I was a young man and about to begin four years of military service when I came across a haiku poem that struck me profoundly: ‘How admirable, / He who thinks not, “Life is fleeting,” / When he sees the lightning!’
It was written by Matsuo Bashō (1644-1694), who is certainly one of the greatest of the haiku poets, if not the greatest. The above poem conveyed to me something bracing and hopeful: the human capacity to see an eternal significance in the present moment. This is a general theme that is present throughout Bashō’s work.
The book that I have kept with me for most of my adult life is called “The Narrow Road to the Deep North and Other Travel Sketches”. Published in 1966, it was translated from the Japanese by Nobuyuki Yuasa (who also provided a helpful introduction and footnotes). The translation includes five travel sketches by Bashō, the most prominent being “The Narrow Road” itself.
In the latter, Bashō describes a lengthy journey that begins near Edo (Tokyo) and advances northward as far as Kisagata; then he travels down Japan’s west coast to Ōgaki. Sometimes he is riding on loaned horses, but for the most part he walks. Prose is interspersed with poetry as he describes various sights and encounters along the way: the receding presence of Mount Fuji at the journey’s outset; a stay at an inn that is run by a man who reminds the author of ‘the Merciful Buddha himself’; the distant sight of Mount Kurokami, ‘brilliantly white with snow in spite of its name, which means black hair’; he treks through a dark forest ‘where even the beams of the sun could not penetrate’; and he weeps at the ruins of a castle where he composed the following:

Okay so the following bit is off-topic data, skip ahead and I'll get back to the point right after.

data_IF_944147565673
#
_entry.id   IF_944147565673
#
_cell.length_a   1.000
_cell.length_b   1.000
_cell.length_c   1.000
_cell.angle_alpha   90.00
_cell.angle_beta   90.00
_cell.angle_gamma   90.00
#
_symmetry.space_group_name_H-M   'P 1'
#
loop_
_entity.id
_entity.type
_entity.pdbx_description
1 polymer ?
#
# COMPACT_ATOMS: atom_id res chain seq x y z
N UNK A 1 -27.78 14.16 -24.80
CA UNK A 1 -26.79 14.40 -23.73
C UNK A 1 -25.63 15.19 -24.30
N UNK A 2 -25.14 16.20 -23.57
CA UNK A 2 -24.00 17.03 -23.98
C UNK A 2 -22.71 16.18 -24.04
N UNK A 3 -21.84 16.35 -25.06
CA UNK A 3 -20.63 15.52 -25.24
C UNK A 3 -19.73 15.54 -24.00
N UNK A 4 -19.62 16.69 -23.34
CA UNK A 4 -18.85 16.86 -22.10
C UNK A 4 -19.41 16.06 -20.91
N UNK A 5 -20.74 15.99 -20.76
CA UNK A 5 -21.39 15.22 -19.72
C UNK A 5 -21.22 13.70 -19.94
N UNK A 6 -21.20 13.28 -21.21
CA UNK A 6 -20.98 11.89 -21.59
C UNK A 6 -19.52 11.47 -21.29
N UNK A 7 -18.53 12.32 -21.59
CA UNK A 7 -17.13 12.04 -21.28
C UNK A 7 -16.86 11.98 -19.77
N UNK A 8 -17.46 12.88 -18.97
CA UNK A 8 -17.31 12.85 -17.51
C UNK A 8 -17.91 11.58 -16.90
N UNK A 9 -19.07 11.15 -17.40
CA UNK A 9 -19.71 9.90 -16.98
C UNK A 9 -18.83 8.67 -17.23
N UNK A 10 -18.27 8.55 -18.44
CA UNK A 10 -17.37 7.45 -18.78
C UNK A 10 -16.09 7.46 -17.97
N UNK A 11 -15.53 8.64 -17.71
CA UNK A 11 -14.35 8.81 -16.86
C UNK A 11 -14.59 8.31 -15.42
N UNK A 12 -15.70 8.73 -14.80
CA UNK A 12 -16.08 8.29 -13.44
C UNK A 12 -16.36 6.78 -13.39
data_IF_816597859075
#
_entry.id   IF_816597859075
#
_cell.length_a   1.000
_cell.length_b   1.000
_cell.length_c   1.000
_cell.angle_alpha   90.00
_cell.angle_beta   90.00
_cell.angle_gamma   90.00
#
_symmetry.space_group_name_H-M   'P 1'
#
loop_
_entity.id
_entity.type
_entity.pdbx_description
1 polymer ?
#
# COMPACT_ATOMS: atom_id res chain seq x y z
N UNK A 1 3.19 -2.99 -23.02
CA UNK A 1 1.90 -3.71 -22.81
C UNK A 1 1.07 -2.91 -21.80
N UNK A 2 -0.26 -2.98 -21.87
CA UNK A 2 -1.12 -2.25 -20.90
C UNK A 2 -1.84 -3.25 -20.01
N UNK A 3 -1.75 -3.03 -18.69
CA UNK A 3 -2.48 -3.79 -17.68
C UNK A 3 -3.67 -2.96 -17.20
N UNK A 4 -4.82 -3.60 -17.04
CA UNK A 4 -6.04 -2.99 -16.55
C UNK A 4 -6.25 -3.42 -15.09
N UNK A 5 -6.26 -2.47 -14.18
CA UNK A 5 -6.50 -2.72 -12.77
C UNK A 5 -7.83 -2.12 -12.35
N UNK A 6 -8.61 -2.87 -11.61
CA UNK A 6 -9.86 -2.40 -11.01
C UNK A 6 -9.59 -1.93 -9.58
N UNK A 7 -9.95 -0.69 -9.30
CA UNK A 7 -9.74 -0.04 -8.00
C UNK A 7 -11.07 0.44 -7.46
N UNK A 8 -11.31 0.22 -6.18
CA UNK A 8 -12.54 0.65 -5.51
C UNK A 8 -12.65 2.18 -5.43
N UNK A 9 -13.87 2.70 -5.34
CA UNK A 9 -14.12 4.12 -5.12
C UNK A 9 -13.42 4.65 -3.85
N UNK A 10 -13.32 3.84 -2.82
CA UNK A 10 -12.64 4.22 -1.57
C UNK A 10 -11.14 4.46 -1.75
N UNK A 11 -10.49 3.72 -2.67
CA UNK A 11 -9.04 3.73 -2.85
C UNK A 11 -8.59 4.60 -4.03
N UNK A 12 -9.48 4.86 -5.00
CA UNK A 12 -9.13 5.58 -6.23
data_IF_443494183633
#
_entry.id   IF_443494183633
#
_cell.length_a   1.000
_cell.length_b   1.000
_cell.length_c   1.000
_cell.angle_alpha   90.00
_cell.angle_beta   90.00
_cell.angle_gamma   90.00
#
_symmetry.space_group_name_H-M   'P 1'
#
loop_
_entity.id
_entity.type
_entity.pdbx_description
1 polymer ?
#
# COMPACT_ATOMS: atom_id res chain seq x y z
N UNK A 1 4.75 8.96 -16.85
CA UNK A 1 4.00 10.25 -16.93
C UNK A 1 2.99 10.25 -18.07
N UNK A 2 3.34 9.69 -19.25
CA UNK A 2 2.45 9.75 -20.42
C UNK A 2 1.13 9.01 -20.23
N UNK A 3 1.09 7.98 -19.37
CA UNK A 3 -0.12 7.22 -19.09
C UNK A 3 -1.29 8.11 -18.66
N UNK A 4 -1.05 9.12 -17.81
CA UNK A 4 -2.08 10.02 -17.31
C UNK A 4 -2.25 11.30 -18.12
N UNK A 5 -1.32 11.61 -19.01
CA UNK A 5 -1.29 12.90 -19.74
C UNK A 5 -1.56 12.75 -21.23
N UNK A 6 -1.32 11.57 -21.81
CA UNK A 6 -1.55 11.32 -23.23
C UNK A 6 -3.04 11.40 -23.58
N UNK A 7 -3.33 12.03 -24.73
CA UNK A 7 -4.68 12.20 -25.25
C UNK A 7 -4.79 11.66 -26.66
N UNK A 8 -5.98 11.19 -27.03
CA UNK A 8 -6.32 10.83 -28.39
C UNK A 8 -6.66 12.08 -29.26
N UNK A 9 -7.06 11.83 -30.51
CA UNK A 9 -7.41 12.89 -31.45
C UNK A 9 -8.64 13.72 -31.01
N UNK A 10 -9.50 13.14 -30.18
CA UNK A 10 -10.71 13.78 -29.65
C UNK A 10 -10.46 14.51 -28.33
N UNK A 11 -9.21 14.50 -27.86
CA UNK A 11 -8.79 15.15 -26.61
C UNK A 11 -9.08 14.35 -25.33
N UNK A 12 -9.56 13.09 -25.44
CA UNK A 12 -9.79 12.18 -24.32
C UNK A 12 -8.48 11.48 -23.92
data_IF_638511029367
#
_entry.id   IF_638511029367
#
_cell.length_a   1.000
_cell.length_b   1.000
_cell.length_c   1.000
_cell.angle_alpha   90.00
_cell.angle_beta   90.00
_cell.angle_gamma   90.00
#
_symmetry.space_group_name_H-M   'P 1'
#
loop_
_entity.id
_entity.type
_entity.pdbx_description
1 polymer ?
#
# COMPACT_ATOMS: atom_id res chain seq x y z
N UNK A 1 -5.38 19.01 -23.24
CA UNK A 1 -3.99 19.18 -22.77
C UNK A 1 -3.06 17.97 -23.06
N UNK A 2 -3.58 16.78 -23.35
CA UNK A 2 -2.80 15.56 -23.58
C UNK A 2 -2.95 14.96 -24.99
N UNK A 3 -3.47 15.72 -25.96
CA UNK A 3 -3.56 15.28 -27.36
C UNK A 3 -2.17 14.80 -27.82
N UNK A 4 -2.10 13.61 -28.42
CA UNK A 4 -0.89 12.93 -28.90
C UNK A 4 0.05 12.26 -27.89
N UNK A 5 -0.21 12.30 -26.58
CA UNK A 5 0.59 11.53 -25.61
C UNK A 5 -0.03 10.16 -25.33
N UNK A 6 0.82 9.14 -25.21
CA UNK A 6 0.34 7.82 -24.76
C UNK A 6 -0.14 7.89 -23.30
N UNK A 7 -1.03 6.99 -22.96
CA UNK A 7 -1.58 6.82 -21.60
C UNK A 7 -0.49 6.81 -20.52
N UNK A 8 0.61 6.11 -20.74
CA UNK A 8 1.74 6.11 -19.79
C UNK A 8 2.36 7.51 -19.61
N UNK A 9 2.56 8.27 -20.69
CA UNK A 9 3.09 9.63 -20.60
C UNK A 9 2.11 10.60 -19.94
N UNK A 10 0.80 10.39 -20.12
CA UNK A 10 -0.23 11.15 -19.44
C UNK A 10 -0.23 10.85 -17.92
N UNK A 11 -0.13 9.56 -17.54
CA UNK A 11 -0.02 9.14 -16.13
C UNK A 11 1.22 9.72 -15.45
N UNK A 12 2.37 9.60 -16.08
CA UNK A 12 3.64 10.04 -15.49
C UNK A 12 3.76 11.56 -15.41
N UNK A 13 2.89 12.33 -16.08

‘A thicket of summer grass / Is all that remains / Of the dreams and ambitions / Of ancient warriors.’
On the west coast, Bashō observes a rough sea and the Milky Way’s bright clouds of starlight that are visible to the naked eye on clear nights:
‘The great Milky Way / Spans in a single arch / The billow-crested sea, / Falling on Sado beyond.’
Despite my very limited command of Japanese, I venture to suggest that this poem could be broken down as follows: araumi ya (the turbulent sea) — / sado ni yokotō (and falling in the direction of Sado), / ama no gawa (heaven’s river).
It should be noted that the island of Sado was a grim place of exile. Its inhabitants had included the zealous Buddhist teacher, Nichiren.
In a postscript, a priest and scholar named Soryū states that Bashō’s masterpiece includes “everything under the sky”. That’s an exaggeration, of course. However, I do think that “The Narrow Road to the Deep North”, more than any other written work, articulates and reveals the soul of Japan.